I’ve been collecting dates now going on forty years, having starting with a small notebook that I’d hand scribble dates wherever I found them. That was recopied in its entirety … twice, because I kept outgrowing them, before finally turning to the infinite space of digital. But in those early days I was not as scrupulous in keeping a record of my sources, mostly for space reasons. But the truth is it was originally something I did for fun, just for me, and I never really saw any potential for it until it decades to late to go back and find the literal thousands of sources I used to compile the original lists. But somewhere, I found an entry giving January 2 in 1898 as the date that Pabst first used, or sold, the Pabst Blue Ribbon beers with a new label, officially calling them that for the first time. Maybe it’s because the first was a holiday and nothing was sold until the next day, who knows. But even though I can’t be absolutely sure of that, it’s still fun to take a look back at the label for one of the most well-known brands of beer through the years, and today seems as good a day as any, 119 years later. So here’s a few more labels I turned up.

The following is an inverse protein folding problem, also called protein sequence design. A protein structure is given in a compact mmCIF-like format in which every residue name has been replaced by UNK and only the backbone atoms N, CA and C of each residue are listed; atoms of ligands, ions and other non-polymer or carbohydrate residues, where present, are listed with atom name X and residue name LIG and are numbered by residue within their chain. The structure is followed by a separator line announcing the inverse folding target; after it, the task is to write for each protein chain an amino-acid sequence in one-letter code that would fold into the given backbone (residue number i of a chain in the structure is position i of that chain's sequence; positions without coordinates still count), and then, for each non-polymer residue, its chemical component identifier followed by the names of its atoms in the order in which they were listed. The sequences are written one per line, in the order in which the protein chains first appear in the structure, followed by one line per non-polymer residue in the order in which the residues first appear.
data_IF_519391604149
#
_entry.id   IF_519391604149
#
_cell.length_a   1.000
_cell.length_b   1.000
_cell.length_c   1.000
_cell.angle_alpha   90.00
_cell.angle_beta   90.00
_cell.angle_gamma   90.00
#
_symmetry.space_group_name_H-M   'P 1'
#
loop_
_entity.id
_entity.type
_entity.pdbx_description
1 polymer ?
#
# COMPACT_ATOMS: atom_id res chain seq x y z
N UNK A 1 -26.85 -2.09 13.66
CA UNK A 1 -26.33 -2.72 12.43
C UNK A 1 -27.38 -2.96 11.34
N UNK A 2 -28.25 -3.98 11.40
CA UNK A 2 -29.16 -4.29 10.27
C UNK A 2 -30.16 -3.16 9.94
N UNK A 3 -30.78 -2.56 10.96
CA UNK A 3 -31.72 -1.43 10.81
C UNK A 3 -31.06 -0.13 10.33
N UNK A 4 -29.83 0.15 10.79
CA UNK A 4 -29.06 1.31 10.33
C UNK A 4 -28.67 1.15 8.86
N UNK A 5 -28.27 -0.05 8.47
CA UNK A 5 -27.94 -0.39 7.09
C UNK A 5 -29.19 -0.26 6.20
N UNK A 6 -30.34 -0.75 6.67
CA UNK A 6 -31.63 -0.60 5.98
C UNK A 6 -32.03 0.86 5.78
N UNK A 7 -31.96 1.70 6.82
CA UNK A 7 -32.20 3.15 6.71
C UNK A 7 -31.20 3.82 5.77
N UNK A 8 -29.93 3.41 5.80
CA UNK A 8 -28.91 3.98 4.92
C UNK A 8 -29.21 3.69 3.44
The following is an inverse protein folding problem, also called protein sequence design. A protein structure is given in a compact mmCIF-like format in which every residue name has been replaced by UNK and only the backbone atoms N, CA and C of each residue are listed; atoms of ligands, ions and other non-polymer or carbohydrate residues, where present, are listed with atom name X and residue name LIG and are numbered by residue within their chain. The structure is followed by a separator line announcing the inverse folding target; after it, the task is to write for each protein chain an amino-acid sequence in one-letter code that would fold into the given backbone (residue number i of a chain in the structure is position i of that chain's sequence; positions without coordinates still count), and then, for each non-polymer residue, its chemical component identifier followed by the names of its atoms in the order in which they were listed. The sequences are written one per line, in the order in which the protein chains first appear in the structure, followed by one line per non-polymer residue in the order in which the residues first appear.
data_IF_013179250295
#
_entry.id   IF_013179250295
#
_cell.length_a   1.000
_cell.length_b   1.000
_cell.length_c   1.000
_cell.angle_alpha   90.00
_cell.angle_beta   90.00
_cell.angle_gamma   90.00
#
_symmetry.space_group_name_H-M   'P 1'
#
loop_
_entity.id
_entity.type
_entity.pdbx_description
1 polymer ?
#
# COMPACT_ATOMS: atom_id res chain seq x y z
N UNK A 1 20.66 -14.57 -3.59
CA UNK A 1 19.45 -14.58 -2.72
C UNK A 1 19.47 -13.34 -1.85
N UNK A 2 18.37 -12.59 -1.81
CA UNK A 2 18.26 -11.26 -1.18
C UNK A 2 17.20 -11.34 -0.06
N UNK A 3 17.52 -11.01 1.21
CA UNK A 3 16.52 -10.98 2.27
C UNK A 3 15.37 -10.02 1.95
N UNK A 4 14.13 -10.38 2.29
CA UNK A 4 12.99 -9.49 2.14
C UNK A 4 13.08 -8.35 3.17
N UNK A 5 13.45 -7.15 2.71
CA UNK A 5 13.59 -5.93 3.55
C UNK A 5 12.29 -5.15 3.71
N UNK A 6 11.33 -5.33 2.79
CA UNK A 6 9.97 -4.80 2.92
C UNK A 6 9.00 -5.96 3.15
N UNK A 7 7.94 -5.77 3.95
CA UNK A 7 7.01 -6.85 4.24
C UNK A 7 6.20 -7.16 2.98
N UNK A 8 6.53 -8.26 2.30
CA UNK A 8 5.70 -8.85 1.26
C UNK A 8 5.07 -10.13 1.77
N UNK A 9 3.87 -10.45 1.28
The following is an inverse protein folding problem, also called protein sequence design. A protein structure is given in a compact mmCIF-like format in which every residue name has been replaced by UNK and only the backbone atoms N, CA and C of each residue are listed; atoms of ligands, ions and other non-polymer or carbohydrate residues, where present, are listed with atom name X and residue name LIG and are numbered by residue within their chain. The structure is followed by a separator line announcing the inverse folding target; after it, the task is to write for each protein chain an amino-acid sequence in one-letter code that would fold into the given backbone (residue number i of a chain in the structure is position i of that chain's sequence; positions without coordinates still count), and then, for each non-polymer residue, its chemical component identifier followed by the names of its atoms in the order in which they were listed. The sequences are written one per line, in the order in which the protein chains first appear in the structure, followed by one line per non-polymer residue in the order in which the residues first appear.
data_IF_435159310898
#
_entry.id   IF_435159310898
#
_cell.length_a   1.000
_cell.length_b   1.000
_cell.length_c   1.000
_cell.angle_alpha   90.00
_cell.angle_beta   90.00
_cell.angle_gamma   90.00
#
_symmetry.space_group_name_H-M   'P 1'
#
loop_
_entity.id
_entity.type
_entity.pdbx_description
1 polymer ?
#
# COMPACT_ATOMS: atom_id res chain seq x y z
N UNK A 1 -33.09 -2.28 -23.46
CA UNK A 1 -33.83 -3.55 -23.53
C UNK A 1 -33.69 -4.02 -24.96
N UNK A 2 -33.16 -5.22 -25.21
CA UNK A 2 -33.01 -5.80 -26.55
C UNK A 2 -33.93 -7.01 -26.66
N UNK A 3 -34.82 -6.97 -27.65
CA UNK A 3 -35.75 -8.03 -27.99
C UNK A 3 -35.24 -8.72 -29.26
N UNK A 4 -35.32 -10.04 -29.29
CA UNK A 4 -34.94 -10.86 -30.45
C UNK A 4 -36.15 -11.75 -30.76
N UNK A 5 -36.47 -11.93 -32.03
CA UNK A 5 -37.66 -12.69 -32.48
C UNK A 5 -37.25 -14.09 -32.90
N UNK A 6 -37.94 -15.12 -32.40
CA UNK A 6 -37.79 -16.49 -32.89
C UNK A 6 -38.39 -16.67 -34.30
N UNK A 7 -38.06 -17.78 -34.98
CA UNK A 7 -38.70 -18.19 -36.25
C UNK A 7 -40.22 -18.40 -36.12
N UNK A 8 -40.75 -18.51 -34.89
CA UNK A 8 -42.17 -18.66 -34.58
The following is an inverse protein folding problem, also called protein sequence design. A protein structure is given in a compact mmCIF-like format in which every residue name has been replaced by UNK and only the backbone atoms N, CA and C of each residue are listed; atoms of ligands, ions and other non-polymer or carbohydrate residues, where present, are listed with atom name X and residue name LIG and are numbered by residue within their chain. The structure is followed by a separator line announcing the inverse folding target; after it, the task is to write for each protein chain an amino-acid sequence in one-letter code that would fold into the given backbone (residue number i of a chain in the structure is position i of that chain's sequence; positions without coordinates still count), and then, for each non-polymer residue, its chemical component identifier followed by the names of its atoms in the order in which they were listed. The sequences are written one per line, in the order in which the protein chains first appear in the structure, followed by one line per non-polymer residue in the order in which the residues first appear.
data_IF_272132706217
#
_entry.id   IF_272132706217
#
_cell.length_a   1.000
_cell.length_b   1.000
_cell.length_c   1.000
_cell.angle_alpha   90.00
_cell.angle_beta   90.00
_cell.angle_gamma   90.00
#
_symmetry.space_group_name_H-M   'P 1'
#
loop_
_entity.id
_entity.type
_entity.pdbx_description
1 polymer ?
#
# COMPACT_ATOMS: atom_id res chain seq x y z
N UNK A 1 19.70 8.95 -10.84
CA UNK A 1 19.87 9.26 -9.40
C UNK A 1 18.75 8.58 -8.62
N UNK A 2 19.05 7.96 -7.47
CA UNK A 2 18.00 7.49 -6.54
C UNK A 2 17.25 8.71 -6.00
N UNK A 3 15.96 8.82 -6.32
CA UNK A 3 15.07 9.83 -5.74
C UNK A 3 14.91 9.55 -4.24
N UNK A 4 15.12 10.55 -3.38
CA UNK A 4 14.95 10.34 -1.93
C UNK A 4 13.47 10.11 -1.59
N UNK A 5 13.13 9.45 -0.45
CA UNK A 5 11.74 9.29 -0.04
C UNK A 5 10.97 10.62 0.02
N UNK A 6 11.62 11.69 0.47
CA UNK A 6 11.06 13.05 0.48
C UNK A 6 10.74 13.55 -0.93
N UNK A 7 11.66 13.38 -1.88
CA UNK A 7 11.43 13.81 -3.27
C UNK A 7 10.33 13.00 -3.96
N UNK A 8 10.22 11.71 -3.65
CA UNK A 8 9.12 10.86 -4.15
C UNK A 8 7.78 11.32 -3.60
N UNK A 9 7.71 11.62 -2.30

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pbr-1936
1936.

pbr-1930s
1930s.

pbr-1937
1937.

pbr-1939
1939.

pbr-1941
1941.

pbr-1946
1946.

pbr-1946-b
Also 1946.

pbr-1947
1947.

pbr-1948
1948.

pbr-1953
1953.

pbr-1955-a
1955.

pbr-1961
1961.

pbr-1980
1980.

pbr-mod-1
1980s.

pbr-mod-2
Modern era.

pbr-2012
2012.

pbr-2015
2015.

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Current label logo.

We Do More Than Just Brew Beer

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This is a fun piece of illustration, an infographic New Year’s Eve card of sorts, commissioned by Baltika, which is a Russian brewery that’s part of the Carlsberg Group. They hired Anton Egorov to create something like Мы больше, чем просто варят пиво, which is a reverse translation of their English version of the infographic, “We Do More Than Just Brew Beer.” Egorov completed it in December of 2014, so presumably they used it in either 2015 or 2016, since according to the artist’s description, his illustrations were for a corporate calendar. That’s one I would have liked.

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Beer In Ads #2143: You Hear It Everywhere … “Finest Beer Served … Anywhere!”


Sunday’s ad, and the first one for 2017, is for Pabst Blue Ribbon, from 1949. In the later 1940s, Pabst embarked on a series of ads with celebrity endorsements, photographing star actors, athletes, musicians and other famous people in their homes, enjoying Pabst Blue Ribbon beer. I’ll be posting as many ads from this series as I could find all this month, but this first ad is something of a tease, showing ten of the ads to comes, which must have been originally a sort of ‘best of’ ad. But don’t despair if you can’t make out any of the stars in this ad, as I have larger versions of each of the photos shown here so that before January is over, you’ll know who each of them is, and why they were famous in the 1940s.